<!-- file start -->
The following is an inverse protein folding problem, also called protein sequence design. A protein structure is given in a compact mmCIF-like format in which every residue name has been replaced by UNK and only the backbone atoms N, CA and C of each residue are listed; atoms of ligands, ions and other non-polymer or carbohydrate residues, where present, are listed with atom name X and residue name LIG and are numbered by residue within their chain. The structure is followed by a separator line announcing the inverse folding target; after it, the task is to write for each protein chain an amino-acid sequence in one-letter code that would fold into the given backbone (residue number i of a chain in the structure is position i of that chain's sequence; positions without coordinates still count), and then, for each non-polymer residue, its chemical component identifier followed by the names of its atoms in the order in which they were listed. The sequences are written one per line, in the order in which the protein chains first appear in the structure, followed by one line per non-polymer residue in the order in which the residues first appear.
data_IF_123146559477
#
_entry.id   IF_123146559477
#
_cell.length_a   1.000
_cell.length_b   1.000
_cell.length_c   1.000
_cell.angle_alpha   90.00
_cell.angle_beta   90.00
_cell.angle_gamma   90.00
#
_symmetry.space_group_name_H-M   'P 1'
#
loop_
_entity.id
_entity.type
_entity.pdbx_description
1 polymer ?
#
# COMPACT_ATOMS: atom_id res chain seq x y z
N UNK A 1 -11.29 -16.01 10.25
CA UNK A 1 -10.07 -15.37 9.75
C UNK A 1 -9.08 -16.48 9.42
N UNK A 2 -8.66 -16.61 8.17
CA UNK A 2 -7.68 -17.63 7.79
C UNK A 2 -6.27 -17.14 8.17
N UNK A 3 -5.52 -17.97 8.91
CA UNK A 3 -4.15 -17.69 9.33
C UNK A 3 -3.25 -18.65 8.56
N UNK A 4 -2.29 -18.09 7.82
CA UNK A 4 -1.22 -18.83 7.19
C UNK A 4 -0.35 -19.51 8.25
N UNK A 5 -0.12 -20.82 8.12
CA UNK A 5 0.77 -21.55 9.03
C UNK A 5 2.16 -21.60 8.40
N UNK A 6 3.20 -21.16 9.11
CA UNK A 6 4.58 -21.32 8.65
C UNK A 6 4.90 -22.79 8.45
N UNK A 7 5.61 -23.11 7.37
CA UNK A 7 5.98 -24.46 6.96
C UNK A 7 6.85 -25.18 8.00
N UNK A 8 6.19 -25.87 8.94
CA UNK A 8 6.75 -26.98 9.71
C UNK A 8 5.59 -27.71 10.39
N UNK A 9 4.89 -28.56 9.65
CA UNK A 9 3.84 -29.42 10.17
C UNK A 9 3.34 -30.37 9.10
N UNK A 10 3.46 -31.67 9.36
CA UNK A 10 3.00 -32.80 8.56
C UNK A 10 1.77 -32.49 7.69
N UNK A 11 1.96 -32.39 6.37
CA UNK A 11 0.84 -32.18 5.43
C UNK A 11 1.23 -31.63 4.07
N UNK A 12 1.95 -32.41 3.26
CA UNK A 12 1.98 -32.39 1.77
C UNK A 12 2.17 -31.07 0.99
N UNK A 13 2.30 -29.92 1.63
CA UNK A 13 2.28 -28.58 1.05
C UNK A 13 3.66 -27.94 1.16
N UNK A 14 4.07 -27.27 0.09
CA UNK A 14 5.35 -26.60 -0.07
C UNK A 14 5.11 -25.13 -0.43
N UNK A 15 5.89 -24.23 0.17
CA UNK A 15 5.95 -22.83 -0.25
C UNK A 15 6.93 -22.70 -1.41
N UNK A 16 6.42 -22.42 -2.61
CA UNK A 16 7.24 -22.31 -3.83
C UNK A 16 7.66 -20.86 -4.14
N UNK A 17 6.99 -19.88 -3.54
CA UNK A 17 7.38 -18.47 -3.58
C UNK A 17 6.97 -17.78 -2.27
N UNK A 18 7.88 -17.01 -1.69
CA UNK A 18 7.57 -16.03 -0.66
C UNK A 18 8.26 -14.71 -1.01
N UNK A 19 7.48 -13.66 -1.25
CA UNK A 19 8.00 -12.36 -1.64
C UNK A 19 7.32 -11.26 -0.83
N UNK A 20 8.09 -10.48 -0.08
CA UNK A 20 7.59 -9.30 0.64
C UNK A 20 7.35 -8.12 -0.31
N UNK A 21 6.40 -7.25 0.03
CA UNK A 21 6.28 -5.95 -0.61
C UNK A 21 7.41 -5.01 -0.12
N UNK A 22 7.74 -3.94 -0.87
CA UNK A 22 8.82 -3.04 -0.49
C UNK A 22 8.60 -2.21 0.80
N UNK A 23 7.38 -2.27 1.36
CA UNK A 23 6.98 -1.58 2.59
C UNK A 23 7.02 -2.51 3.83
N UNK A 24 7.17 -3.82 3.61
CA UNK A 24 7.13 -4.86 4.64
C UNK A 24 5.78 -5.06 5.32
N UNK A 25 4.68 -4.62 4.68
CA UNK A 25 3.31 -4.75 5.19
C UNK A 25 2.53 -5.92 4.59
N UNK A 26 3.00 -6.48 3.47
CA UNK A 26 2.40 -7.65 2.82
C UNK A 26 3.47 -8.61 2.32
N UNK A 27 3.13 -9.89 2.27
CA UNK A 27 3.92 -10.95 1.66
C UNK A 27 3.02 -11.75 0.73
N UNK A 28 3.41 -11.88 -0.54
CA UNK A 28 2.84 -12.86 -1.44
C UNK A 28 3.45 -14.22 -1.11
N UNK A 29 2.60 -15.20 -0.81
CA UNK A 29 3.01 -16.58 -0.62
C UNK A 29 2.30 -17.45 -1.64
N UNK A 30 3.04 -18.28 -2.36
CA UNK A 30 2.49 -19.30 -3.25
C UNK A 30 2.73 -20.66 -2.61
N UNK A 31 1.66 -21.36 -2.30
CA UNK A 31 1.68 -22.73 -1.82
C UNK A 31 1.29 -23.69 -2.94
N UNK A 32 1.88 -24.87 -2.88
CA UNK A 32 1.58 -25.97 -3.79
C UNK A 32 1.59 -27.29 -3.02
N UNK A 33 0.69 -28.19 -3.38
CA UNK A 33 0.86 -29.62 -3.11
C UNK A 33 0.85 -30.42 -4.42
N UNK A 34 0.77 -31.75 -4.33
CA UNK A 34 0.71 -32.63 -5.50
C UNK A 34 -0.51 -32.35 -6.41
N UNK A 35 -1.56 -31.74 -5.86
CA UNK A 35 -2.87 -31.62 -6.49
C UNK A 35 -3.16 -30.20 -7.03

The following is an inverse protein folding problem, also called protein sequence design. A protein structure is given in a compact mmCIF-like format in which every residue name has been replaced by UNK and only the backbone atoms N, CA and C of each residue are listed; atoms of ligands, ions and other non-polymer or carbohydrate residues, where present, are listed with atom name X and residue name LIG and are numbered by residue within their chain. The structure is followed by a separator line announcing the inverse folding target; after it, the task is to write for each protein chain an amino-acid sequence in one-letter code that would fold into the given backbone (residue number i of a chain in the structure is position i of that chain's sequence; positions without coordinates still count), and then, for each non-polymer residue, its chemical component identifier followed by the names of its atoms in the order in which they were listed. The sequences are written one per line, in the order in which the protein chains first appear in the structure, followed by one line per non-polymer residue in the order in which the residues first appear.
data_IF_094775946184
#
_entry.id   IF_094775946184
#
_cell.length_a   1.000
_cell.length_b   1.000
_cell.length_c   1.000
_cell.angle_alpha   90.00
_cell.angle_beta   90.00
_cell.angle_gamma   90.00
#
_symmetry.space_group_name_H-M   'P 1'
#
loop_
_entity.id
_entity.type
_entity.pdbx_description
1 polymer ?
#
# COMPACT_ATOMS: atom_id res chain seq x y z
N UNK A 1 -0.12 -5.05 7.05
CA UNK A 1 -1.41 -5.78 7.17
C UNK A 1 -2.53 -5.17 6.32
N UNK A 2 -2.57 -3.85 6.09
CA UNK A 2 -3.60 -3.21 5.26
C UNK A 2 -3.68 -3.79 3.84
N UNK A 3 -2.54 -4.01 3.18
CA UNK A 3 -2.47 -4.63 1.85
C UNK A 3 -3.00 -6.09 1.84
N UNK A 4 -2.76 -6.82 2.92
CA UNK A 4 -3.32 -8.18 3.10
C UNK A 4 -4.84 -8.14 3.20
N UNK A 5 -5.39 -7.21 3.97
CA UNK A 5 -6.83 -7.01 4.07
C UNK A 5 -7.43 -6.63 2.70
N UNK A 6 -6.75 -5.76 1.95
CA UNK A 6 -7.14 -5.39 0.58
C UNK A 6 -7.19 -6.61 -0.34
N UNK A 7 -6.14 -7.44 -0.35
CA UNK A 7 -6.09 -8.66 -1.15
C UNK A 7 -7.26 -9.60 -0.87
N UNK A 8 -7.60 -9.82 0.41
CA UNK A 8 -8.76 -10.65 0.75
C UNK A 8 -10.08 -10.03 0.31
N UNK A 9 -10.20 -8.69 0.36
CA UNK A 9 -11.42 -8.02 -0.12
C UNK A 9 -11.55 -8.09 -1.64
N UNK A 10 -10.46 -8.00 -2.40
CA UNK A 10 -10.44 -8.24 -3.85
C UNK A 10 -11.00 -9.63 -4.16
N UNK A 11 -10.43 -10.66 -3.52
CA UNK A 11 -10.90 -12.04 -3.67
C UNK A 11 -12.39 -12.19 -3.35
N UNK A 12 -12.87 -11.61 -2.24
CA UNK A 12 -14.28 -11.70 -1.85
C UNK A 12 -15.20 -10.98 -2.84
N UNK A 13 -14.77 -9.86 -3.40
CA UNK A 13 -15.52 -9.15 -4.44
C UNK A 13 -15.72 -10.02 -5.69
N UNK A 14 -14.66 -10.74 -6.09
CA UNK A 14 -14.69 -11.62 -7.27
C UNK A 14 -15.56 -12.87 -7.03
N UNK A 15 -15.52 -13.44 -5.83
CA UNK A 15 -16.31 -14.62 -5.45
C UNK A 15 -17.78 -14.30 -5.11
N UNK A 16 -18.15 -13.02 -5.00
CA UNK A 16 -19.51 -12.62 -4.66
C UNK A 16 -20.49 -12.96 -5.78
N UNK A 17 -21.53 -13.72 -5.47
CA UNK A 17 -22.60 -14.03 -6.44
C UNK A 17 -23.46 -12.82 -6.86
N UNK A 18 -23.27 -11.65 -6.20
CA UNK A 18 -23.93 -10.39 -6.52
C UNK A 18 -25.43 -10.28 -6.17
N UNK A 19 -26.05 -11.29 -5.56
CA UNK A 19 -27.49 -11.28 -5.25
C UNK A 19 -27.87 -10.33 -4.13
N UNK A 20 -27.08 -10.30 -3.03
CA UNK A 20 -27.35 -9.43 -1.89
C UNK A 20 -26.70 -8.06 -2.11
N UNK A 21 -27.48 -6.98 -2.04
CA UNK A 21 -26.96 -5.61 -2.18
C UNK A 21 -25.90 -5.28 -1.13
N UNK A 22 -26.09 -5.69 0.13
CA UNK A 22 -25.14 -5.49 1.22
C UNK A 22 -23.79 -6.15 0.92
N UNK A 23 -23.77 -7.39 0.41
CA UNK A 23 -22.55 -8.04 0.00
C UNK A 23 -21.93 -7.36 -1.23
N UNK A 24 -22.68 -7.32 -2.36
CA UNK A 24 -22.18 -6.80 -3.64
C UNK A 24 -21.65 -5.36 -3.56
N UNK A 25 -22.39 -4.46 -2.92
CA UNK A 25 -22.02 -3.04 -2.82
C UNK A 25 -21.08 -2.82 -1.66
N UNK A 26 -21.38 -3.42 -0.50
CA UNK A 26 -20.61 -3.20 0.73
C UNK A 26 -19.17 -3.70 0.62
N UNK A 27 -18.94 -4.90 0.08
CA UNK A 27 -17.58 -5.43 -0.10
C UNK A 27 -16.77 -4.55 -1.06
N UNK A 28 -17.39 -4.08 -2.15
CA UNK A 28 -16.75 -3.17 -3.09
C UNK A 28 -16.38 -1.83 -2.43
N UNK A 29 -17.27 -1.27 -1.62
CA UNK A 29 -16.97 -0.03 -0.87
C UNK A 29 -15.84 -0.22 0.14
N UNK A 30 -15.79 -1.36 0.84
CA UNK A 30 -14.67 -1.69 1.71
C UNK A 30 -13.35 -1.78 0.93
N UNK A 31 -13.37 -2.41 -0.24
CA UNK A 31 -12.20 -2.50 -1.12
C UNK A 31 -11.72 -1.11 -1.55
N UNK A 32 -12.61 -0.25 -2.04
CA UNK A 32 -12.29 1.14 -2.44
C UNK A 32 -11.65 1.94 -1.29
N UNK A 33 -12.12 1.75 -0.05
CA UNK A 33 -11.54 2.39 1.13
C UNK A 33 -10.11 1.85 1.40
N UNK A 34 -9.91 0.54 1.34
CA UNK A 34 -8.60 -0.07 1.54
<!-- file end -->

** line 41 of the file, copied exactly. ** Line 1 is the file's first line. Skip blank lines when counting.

CA UNK A 7 5.98 -24.46 6.96